almost daily basis, and potential temporary cessation of transplantation in areas where the virus is prevalent. A key message was that although those who have undergone liver transplantation are at increased risk of COVID-19, disease severity appears to be in line with that in the general population. Guidelines also broadly advise against reduction of immunosuppressive therapy as this has not been demonstrated to increase risk.

Liver fibrosis and diabetic patients Delegates also learned how liver fibrosis assessment in routine care for diabetic patients could uncover a hidden population of people living with advanced liver disease. A pilot study, conducted in two primary care practices in north-east England, tested a two-tier liver fibrosis assessment as part of routine diabetic reviews and discovered that 4.8% of their patients with diabetes also had advanced fibrosis or cirrhosis of the liver, putting them at elevated risk of liver cancer or the need for liver transplant. Non-alcoholic fatty liver disease (NAFLD) is considered to be the liver manifestation of metabolic syndrome, and affects up to 25% of adults worldwide. It is a progressive condition characterised by deposition of fat in the liver that leads to inflammation and fibrosis. This more advanced condition is known as non-alcoholic steatohepatitis (NASH). Type 2 diabetes (T2DM) is an important risk factor for NAFLD, with prevalence as high as 50% in this population, and may also accelerate progression to NASH and liver cirrhosis. Despite some guidelines recommending screening for NASH or advanced fibrosis in at-risk populations, it is not universally implemented and remains controversial. In this pilot study, a two-tier fibrosis assessment was incorporated into routine diabetic review for 477 successive patients with T2DM (between April 2018 and September 2019). All patients over the age of 35 had their FIB-4 score (a measure of potential liver fibrosis based on blood biomarkers and age) calculated. A total of 84 patients had a FIB-4 score above the age-related cut-off, of whom 56 were suitable for assessment of their fibrosis by transient elastography (FibroScan). Patients with a liver stiffness measurement (LSM) of ≤8 kPa remained in primary care and were advised to repeat staging in three years. However, 24 patients had an LSM of >8 kPa, indicating significant fibrosis, and were referred to secondary care. Patients thought to have advanced

Non-alcoholic fatty liver disease. This condition is considered to be the liver manifestation of metabolic syndrome and affects up to 25% of adults worldwide (trichrome stain).

fibrosis/cirrhosis on specialist assessment were enrolled into surveillance programmes. The overall rate of advanced fibrosis/cirrhosis was 4.8%, representing a seven-fold increase in the diagnosis of advanced liver disease/cirrhosis over that previously experienced in patients with diabetes at this centre.

In addition, the study found that over 50% of patients who were diagnosed with significant fibrosis or advanced liver disease presented with normal alanine aminotransferase (ALT) levels. Two asymptomatic patients were also diagnosed with hepatocellular carcinoma. “We identified a significant number of patients with advanced liver disease, over half of whom had normal ALT, who would have been missed if only national guidelines had been followed,” said Dr Dina Mansour, consultant gastroenterologist at the Queen Elizabeth Hospital in Gateshead. “To our knowledge, this is the first pathway incorporating two-tier liver fibrosis assessment into routine diabetic reviews in primary care,” she stated. “Non-alcoholic fatty liver disease is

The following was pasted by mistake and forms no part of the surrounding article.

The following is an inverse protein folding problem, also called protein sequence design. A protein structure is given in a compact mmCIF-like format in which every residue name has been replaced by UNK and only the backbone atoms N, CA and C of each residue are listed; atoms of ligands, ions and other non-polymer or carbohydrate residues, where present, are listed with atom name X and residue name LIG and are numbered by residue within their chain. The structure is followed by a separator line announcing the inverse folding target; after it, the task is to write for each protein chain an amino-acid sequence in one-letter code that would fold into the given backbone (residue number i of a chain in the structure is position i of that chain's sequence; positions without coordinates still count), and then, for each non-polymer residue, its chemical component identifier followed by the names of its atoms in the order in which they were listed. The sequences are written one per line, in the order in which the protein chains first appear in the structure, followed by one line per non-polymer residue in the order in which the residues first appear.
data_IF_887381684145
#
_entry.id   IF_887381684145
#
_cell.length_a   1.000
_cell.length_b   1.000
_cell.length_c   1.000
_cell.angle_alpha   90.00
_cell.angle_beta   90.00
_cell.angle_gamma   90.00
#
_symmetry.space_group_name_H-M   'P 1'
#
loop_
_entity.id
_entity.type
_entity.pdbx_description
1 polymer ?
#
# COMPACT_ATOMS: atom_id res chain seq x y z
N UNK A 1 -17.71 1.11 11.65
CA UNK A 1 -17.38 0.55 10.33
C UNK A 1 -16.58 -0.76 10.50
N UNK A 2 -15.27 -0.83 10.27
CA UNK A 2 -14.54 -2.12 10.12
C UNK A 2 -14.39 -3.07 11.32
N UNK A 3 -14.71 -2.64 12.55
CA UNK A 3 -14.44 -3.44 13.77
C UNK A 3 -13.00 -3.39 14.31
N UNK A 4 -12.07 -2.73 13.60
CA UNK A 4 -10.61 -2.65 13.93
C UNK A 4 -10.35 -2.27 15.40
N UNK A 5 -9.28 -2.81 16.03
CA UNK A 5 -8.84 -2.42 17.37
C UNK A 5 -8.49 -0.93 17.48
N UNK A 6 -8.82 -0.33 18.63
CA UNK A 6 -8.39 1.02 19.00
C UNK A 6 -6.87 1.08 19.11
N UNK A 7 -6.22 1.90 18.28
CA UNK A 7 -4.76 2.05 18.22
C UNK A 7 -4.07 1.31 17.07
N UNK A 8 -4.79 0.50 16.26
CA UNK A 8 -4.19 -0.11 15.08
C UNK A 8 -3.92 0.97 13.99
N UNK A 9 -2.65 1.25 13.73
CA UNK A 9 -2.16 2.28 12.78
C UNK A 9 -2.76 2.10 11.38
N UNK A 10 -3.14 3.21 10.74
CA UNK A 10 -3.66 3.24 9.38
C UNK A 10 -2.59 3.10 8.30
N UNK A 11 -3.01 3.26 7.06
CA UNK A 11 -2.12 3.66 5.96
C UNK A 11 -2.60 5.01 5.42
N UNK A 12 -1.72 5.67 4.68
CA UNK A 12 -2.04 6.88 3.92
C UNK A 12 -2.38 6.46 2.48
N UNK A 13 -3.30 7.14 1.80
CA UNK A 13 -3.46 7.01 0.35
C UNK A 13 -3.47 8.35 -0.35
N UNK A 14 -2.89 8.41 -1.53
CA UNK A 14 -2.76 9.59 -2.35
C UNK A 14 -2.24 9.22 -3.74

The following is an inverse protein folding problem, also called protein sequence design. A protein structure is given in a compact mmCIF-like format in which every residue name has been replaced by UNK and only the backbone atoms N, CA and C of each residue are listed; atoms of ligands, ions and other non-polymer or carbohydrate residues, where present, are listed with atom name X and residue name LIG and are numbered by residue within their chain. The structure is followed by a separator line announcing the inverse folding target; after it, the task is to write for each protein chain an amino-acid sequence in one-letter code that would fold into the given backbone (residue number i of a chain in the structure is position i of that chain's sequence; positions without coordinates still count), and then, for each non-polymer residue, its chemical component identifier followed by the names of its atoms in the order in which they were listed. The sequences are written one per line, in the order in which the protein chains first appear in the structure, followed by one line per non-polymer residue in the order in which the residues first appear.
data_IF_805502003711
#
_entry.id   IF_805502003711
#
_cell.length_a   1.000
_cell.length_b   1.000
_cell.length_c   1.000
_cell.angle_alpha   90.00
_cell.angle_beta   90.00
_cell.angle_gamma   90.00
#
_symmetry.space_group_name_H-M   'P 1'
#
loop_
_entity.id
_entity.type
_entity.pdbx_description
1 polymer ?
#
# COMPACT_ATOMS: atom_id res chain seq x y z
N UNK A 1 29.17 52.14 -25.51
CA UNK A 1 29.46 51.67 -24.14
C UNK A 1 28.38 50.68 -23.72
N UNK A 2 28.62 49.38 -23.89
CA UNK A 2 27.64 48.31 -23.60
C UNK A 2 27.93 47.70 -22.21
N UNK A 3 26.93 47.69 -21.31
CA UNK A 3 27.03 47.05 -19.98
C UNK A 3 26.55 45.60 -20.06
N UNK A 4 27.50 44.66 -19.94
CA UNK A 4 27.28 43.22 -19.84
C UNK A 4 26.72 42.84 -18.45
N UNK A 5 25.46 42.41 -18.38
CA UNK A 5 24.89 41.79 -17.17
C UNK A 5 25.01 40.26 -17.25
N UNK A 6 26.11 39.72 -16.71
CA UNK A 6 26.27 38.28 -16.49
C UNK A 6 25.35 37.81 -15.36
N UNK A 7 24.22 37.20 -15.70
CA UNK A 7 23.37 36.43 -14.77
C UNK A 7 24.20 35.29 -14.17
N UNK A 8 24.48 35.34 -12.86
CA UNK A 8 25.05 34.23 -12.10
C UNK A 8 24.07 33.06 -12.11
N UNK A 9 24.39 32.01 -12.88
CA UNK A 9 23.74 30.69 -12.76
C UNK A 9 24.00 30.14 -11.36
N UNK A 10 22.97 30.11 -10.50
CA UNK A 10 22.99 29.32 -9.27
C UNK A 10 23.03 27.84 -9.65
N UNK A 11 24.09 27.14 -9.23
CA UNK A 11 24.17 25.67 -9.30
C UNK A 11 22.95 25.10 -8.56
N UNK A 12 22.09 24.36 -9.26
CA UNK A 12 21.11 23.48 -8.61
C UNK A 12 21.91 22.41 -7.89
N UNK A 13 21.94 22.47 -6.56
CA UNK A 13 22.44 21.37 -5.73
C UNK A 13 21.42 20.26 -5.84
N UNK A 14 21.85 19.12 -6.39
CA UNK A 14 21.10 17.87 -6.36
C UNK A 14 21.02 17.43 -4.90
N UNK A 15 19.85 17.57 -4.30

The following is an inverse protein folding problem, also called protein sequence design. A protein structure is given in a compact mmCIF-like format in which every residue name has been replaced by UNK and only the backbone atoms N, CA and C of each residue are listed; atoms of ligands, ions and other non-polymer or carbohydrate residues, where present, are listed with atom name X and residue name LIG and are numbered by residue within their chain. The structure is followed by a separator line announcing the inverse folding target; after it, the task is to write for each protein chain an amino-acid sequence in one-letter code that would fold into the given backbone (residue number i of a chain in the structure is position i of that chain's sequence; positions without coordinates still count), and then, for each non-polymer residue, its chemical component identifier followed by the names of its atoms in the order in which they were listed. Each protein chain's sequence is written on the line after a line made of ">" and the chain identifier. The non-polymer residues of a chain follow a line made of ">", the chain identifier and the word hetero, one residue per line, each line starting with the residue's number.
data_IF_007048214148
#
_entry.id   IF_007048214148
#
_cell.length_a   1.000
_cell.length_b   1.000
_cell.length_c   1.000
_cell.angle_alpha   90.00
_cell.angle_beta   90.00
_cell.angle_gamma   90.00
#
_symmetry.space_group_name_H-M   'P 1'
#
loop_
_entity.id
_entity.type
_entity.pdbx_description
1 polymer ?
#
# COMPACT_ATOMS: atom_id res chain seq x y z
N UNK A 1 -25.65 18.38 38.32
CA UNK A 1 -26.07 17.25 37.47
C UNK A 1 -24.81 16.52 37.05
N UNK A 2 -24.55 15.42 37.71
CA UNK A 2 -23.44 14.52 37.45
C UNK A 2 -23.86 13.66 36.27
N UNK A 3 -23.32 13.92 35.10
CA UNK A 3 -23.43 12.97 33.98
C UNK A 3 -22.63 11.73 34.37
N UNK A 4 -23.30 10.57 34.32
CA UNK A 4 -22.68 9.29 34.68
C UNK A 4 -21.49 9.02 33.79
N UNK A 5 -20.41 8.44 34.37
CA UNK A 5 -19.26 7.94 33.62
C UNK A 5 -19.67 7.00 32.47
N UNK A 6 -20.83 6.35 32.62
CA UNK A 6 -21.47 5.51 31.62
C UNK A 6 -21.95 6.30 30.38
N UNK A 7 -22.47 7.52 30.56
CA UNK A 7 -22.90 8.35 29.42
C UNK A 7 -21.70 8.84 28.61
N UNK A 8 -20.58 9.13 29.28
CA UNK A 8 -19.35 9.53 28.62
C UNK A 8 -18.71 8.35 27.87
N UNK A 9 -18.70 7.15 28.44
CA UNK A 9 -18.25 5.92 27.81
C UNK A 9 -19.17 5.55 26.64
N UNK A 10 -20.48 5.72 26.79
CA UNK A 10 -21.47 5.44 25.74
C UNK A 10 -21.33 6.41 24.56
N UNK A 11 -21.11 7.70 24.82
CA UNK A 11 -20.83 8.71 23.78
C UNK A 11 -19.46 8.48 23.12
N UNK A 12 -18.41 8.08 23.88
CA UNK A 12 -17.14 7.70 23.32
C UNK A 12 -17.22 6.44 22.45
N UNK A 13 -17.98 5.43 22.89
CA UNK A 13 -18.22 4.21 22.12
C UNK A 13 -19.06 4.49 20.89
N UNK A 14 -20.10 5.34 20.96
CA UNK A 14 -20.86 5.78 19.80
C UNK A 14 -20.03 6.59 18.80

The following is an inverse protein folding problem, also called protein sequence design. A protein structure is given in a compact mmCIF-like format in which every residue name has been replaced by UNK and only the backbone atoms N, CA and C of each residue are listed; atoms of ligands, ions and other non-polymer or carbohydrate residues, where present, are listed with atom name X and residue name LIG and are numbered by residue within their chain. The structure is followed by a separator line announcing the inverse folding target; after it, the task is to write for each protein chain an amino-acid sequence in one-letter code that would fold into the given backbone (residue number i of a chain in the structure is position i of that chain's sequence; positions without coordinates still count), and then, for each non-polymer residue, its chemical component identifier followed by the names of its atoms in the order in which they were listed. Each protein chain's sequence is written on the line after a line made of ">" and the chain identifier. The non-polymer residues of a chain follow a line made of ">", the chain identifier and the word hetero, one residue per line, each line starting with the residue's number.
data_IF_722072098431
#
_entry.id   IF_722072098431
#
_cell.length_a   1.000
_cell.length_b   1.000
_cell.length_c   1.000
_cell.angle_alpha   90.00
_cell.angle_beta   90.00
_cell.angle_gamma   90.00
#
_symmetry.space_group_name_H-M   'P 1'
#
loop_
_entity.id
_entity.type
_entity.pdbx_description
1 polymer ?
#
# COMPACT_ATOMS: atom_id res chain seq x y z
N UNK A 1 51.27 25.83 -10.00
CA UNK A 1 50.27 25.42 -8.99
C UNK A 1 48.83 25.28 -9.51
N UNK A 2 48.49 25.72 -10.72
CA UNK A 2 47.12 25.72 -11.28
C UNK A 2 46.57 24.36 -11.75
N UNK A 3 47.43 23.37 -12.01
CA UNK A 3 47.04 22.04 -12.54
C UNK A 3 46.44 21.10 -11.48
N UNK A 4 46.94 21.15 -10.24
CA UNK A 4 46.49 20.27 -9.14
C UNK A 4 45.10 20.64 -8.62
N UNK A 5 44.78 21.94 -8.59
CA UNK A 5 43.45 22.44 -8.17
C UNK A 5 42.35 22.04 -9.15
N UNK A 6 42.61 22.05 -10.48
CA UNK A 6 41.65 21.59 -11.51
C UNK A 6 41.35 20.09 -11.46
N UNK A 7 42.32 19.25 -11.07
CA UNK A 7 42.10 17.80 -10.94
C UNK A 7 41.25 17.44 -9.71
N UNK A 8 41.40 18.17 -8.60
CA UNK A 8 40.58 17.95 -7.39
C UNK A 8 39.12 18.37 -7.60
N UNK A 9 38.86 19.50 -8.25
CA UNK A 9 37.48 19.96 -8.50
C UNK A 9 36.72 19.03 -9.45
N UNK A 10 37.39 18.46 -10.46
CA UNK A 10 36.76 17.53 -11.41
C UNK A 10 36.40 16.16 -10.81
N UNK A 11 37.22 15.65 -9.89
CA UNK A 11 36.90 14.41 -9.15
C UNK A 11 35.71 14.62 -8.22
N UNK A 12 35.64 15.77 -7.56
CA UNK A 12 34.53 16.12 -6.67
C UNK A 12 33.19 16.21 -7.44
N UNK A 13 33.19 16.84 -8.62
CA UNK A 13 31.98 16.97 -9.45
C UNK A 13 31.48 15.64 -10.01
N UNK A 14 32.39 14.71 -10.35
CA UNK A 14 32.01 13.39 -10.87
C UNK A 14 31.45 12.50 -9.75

very prevalent and is rapidly becoming the main indication for liver transplantation. It is therefore important to diagnose severe liver disease when patients are still in the asymptomatic phase so that further disease progression can be prevented,” said Professor Emmanuel Tsochatzis of the Royal Free Hospital and University College London, and an EASL Governing Board member. “We cannot rely on clinical judgment

or abnormal liver tests for this and we do need staging pathways with non-invasive fibrosis assessment in primary care or


diabetic clinics. This study provides the proof of concept that such pathways are feasible and highly effective.”

Intestinal microflora

Other key insights included the findings of studies on the significance of intestinal microflora in alcohol-related liver disease and hepatocarcinogenesis. The key role of microbial biodiversity in the intestine was highlighted in a study of faecal microbial transplant, with the technique showing promise as an intervention to improve some aspects of alcohol-related liver disease. A second study used a mouse model to associate changes in the intestinal microbiota with the action of key signalling molecules, mediating the risk of hepatocarcinogenesis. In recent years, imbalances in the intestinal microbiota, or dysbiosis, have been implicated as contributing to alcoholic liver disease. In cases of chronic alcohol use, reactive oxygen species produced by alcohol metabolism can lead to chronic intestinal inflammation, which in turn can increase permeability and alter microbiota composition. This includes expansion of inflammation-associated bacteria such as Proteobacteria, and reduction of protective species such as those of Faecalibacterium. Increased intestinal permeability is believed to lead to translocation of bacterial DNA and endotoxins to the liver. The latter, in particular, are thought to induce pro-inflammatory Toll-like receptor 4 (TLR4) signalling pathways that are associated with hepatocarcinogenesis. The importance of intestinal microbiota raises the possibility of exploiting its manipulation to improve patient outcomes.


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